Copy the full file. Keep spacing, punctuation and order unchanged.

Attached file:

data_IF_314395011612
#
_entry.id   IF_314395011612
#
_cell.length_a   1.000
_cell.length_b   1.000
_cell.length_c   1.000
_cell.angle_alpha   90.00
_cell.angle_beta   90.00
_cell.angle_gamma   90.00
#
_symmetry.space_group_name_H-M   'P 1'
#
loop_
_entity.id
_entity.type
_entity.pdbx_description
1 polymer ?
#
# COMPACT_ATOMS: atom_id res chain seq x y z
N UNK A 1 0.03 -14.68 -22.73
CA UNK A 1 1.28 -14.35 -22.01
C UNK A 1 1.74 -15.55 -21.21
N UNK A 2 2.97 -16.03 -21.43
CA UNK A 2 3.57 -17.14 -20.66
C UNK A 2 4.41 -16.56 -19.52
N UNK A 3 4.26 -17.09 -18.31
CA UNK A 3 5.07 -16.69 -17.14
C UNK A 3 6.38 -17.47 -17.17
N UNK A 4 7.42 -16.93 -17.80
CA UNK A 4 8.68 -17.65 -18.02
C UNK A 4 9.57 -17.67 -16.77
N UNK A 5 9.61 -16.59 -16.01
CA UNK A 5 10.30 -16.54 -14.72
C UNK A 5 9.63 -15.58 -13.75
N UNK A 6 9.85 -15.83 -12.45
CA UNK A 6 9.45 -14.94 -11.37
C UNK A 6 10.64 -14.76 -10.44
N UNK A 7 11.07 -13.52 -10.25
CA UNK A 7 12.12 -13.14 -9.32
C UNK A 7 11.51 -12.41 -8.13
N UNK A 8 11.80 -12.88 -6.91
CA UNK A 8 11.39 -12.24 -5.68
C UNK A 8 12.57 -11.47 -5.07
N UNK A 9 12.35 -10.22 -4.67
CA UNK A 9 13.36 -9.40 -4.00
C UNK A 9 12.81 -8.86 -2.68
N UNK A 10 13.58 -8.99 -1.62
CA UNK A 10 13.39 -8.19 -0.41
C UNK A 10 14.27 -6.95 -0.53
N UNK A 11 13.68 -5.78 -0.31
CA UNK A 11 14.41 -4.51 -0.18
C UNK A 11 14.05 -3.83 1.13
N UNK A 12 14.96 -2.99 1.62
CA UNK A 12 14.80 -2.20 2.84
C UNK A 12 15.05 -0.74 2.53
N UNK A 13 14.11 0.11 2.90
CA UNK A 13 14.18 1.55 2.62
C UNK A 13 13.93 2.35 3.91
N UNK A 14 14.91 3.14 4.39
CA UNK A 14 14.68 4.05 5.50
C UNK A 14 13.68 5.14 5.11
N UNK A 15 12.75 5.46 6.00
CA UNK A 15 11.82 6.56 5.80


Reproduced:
data_IF_314395011612
#
_entry.id   IF_314395011612
#
_cell.length_a   1.000
_cell.length_b   1.000
_cell.length_c   1.000
_cell.angle_alpha   90.00
_cell.angle_beta   90.00
_cell.angle_gamma   90.00
#
_symmetry.space_group_name_H-M   'P 1'
#
loop_
_entity.id
_entity.type
_entity.pdbx_description
1 polymer ?
#
# COMPACT_ATOMS: atom_id res chain seq x y z
N UNK A 1 0.03 -14.68 -22.73
CA UNK A 1 1.28 -14.35 -22.01
C UNK A 1 1.74 -15.55 -21.21
N UNK A 2 2.97 -16.03 -21.43
CA UNK A 2 3.57 -17.14 -20.66
C UNK A 2 4.41 -16.56 -19.52
N UNK A 3 4.26 -17.09 -18.31
CA UNK A 3 5.07 -16.69 -17.14
C UNK A 3 6.38 -17.47 -17.17
N UNK A 4 7.42 -16.93 -17.80
CA UNK A 4 8.68 -17.65 -18.02
C UNK A 4 9.57 -17.67 -16.77
N UNK A 5 9.61 -16.59 -16.01
CA UNK A 5 10.30 -16.54 -14.72
C UNK A 5 9.63 -15.58 -13.75
N UNK A 6 9.85 -15.83 -12.45
CA UNK A 6 9.45 -14.94 -11.37
C UNK A 6 10.64 -14.76 -10.44
N UNK A 7 11.07 -13.52 -10.25
CA UNK A 7 12.12 -13.14 -9.32
C UNK A 7 11.51 -12.41 -8.13
N UNK A 8 11.80 -12.88 -6.91
CA UNK A 8 11.39 -12.24 -5.68
C UNK A 8 12.57 -11.47 -5.07
N UNK A 9 12.35 -10.22 -4.67
CA UNK A 9 13.36 -9.40 -4.00
C UNK A 9 12.81 -8.86 -2.68
N UNK A 10 13.58 -8.99 -1.62
CA UNK A 10 13.39 -8.19 -0.41
C UNK A 10 14.27 -6.95 -0.53
N UNK A 11 13.68 -5.78 -0.31
CA UNK A 11 14.41 -4.51 -0.18
C UNK A 11 14.05 -3.83 1.13
N UNK A 12 14.96 -2.99 1.62
CA UNK A 12 14.80 -2.20 2.84
C UNK A 12 15.05 -0.74 2.53
N UNK A 13 14.11 0.11 2.90
CA UNK A 13 14.18 1.55 2.62
C UNK A 13 13.93 2.35 3.91
N UNK A 14 14.91 3.14 4.39
CA UNK A 14 14.68 4.05 5.50
C UNK A 14 13.68 5.14 5.11
N UNK A 15 12.75 5.46 6.00
CA UNK A 15 11.82 6.56 5.80